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Politicians of Both Sides Want to Tax Imported Crude : Ill Economy Dominates Campaigns in Oil Patch

October 13, 1986|J. MICHAEL KENNEDY | Times Staff Writer

HOUSTON — Here in the oil patch, where the economy has gone bust, where hundreds of thousands of people are out of work, the politicians are like a chorus whose song would get them the hook anywhere else.

Republican and Democratic candidates, almost to a man, want to tax imported oil, which would in turn enable domestic producers to raise their prices. In Texas, Louisiana and Oklahoma, which produce about half the country's crude oil, it is a soulful song indeed.

But the future of such a fee, which would immediately be felt by consumers at the gas pump, is probably zilch. In Louisiana last month for example, Republican Rep. W. Henson Moore, who is running for the U.S. Senate, gave a visiting President Reagan a "warning" that he would push for the oil import fee if elected. Reagan, who is opposed to such a fee, deflected the issue by replying that he would order a study of the matter.

Great Deal at Stake

So it goes in the Energy Belt, where futility seems to be the byword in the campaigning this year.

A great deal is at stake in the Nov. 4 election. Two governorships and two U.S. Senate seats are on the ballots, along with 41 congressional races. The Senate seats are critical to Democratic hopes for retaking that chamber, where Republicans now hold a 53-47 edge. The outcome in the governors' and House races will go a long way toward determining the validity of Republican claims that a realignment of party loyalties in the South and Southwest is under way.

But neither the Republicans or Democrats have been able to seize the issue of the depressed economy and use it across the board against the opposition. As the oil import issue illustrates, neither side has been able to identify itself as the sole possessor of a solution to the economic doldrums. What's worse, voters have no clear choices about whom to blame.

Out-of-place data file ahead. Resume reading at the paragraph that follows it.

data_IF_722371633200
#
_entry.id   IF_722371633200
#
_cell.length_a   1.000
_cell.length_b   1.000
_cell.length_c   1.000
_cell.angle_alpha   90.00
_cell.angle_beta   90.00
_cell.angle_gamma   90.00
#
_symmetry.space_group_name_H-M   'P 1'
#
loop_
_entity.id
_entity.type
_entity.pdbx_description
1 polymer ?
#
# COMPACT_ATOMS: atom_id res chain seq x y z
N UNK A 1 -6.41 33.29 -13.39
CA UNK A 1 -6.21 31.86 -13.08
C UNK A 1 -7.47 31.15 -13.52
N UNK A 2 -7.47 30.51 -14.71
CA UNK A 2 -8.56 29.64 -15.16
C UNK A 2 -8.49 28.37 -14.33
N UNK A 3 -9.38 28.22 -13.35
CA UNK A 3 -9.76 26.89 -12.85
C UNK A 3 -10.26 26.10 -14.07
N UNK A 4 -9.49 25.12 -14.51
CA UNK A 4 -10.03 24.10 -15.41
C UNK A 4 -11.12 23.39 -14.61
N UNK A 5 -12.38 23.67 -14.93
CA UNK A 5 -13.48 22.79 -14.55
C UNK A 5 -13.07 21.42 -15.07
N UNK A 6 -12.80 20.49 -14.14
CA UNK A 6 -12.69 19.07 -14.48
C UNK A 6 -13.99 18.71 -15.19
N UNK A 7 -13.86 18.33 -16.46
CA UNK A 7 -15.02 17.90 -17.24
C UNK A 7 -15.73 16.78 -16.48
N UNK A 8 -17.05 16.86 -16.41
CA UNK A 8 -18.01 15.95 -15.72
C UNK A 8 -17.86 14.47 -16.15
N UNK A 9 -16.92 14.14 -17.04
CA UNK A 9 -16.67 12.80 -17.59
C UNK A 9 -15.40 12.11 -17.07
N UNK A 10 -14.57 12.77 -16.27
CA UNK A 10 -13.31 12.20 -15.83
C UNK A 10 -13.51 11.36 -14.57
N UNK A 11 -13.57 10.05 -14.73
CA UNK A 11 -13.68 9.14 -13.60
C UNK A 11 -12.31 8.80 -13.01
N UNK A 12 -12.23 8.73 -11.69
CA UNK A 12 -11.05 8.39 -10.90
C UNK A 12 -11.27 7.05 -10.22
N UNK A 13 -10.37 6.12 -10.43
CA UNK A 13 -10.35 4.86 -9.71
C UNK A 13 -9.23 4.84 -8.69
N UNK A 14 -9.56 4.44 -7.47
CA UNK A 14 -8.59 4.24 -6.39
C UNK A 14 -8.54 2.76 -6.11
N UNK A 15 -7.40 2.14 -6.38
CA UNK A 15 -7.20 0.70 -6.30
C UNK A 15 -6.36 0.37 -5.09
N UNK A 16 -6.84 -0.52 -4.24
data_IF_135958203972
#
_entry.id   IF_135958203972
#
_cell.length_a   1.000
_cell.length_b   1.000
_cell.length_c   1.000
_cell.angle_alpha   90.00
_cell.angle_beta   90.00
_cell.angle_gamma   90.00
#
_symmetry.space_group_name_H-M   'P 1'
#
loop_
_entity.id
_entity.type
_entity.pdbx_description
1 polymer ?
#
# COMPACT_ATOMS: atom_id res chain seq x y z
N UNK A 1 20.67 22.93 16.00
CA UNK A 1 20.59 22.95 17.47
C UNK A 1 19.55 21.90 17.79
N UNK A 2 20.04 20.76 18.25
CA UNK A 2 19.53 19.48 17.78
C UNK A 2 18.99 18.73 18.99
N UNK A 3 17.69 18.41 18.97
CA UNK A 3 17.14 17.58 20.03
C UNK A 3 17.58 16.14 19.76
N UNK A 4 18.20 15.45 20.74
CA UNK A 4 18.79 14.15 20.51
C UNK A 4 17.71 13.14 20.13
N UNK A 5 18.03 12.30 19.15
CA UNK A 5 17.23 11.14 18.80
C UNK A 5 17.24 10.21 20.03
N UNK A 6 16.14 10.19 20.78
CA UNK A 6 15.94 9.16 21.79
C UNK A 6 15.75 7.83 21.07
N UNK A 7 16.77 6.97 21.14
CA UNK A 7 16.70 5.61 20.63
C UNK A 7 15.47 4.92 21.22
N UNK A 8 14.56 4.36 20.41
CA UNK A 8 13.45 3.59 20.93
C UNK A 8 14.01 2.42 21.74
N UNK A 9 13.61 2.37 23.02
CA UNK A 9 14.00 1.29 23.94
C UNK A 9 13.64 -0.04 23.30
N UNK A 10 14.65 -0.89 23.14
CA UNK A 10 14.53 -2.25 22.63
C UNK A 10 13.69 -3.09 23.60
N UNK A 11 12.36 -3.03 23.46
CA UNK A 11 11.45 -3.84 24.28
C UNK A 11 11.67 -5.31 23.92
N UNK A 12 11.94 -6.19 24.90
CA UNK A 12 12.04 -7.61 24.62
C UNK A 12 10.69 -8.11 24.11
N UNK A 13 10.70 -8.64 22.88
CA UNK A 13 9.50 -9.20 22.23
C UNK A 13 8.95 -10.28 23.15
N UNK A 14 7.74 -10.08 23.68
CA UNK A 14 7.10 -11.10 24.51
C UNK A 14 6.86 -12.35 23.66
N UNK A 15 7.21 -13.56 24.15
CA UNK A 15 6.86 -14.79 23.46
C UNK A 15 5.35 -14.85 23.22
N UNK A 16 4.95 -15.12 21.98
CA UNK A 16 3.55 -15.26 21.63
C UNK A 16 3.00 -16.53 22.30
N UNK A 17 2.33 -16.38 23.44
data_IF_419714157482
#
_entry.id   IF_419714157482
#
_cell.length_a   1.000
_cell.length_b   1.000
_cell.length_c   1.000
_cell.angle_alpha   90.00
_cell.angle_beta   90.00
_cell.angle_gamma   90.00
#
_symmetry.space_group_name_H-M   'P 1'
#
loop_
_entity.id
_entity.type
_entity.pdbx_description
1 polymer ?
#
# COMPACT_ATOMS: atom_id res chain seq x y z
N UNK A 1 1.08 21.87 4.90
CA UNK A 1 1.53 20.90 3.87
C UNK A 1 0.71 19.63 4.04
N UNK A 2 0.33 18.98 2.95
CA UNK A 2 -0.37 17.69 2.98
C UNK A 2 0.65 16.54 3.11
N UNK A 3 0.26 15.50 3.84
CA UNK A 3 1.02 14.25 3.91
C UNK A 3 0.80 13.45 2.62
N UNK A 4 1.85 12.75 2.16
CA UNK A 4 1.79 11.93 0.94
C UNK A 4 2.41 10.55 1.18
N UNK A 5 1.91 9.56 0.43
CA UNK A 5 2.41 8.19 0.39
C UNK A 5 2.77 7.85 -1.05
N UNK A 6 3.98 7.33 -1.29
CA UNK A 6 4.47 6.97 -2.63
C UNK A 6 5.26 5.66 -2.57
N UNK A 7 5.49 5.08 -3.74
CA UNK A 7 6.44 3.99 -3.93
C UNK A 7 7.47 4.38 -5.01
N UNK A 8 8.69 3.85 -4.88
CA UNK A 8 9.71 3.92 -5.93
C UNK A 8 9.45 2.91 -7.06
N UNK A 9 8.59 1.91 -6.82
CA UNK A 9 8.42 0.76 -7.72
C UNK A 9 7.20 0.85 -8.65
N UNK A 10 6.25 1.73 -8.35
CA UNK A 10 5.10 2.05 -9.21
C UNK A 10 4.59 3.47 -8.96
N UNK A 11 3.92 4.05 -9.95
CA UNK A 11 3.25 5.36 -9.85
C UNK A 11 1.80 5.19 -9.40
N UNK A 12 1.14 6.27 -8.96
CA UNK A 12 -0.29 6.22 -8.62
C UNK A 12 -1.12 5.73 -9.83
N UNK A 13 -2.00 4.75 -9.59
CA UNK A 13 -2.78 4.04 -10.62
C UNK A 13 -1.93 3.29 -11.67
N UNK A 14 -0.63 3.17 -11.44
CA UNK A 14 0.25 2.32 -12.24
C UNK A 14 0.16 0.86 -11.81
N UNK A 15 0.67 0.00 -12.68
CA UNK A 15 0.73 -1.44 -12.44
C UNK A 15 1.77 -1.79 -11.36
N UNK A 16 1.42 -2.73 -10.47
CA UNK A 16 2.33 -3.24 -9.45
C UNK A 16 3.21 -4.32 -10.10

'A Little Confusing'

"The issue is a little confusing because the three governors are Democrats, and a national Administration with a Republican President is in power," said Richard Murray, a political analyst and pollster who teaches at the University of Houston. "It's not an issue that works for either party."

In a poll Murray conducted several weeks ago, 43% blamed President Reagan for the hard times in Texas. At the same time, 54% said they blamed Democratic Gov. Mark White for the economic problems of the state.

The crisis in the oil business permeates the three states, affecting everyone from the very rich to the very poor. Louisiana's unemployment hovers at 12%, and Texas and Oklahoma are not far behind.

The deflationary effects of the oil price collapse have been ruinous on campaign coffers as well.

Texas Republican Chairman George Strake said the party has had only 190 donations of $1,000 or more, contrasted with 380 in 1984.

'People Don't Have It'

"Our large contributors have declined considerably because a lot of that money came out of the oil patch and now they don't have it to give," he said.

Jim Brady, Louisiana's Democratic chairman, put it much the same way: "Contributions are down because those people flat don't have it."

The lack of money could have a national impact as well. The Energy Belt, particularly Dallas and Houston, has traditionally been a place where nationally known politicians have bellied up to the funding trough. That is not happening this time around and there is a sense that if it continues, the Republican Party could be hurt in the 1988 presidential campaign. One Houston banker with ties to the GOP said a continued downturn could lead to "a certain amount of hostility to the national Republican process, the feeling the people in Washington have turned their back on the oil industry."

Voters Seem Distracted

Oilman T. Boone Pickens, a major Republican fund-raiser in Texas, said: "I'd be foolish to say there won't be some who'll feel that way."

Meanwhile, voters themselves seem a bit distracted, making the outcomes difficult to forecast.

"What's dominating the people's thoughts is the economy," said Jerry Fowler, the Louisiana commissioner of elections. "The farmers are having a hard time. The oil business is in trouble and that is our backbone. The people don't worry about politics, they worry about eating."

The rundown on the key races:

Louisiana: Moore and Democratic Rep. John B. Breaux are vying for the U.S. Senate seat vacated by retiring Russell B. Long. Moore, who would be the first Republican senator from Louisiana since Reconstruction, is the front-runner in opinion polls.

Reagan Extremely Popular

Moore portrays himself as a Reagan man in a state where the President is extremely popular. He has tried to connect Breaux with Gov. Edwin W. Edwards, who was acquitted in recent months of corruption charges, and place the blame on the old-line Democratic Party machine as the source of the state's ills.

Breaux lambastes the Republican Administration that will have nothing to do with an oil import fee. And both talk about how Louisiana must diversify if it is to survive.

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